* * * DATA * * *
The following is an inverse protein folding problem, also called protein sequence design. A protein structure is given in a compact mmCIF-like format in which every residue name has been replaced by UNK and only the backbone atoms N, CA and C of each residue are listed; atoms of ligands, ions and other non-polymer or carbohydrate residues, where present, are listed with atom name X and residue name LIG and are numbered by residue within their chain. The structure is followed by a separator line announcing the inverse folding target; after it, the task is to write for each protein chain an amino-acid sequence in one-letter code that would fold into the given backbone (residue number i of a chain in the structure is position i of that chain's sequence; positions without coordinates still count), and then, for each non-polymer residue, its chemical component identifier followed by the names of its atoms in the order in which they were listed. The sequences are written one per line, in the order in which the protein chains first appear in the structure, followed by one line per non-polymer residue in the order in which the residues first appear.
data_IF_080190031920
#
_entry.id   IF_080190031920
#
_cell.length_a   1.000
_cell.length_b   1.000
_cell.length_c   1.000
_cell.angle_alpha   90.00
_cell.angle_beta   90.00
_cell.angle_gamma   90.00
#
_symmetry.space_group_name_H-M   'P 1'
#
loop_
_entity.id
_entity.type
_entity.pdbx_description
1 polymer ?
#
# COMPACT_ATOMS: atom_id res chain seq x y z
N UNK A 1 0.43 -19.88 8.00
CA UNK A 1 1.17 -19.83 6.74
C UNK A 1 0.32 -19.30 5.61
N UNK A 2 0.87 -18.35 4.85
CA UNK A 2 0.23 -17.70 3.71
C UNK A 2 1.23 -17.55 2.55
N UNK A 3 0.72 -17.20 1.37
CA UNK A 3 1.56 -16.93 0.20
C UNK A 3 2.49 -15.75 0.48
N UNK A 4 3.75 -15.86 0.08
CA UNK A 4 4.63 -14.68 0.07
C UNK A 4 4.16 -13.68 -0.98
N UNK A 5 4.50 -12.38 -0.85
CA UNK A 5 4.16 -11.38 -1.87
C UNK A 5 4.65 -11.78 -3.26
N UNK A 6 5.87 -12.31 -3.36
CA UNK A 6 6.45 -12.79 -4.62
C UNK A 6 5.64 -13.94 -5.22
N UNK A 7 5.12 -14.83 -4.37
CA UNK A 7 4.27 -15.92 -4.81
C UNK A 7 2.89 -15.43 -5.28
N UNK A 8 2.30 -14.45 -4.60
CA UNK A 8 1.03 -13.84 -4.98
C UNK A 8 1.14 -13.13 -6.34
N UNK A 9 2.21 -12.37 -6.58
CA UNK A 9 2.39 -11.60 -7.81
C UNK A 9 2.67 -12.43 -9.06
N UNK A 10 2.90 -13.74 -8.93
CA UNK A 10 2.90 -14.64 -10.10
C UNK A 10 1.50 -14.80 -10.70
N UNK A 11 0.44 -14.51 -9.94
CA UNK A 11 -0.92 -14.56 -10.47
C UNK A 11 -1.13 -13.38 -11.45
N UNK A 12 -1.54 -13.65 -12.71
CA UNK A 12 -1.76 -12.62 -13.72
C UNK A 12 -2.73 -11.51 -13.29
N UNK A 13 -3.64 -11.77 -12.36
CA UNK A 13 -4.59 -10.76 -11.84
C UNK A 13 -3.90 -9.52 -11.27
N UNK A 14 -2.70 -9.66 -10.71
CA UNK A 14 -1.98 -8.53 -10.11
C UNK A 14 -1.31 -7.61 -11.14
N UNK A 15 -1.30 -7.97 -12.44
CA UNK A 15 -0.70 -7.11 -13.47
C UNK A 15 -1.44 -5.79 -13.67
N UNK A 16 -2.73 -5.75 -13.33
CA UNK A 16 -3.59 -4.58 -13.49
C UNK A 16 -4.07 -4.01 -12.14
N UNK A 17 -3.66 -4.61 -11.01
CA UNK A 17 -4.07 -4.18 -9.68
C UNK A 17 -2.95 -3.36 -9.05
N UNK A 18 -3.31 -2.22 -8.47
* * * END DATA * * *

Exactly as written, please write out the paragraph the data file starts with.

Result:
The following is an inverse protein folding problem, also called protein sequence design. A protein structure is given in a compact mmCIF-like format in which every residue name has been replaced by UNK and only the backbone atoms N, CA and C of each residue are listed; atoms of ligands, ions and other non-polymer or carbohydrate residues, where present, are listed with atom name X and residue name LIG and are numbered by residue within their chain. The structure is followed by a separator line announcing the inverse folding target; after it, the task is to write for each protein chain an amino-acid sequence in one-letter code that would fold into the given backbone (residue number i of a chain in the structure is position i of that chain's sequence; positions without coordinates still count), and then, for each non-polymer residue, its chemical component identifier followed by the names of its atoms in the order in which they were listed. The sequences are written one per line, in the order in which the protein chains first appear in the structure, followed by one line per non-polymer residue in the order in which the residues first appear.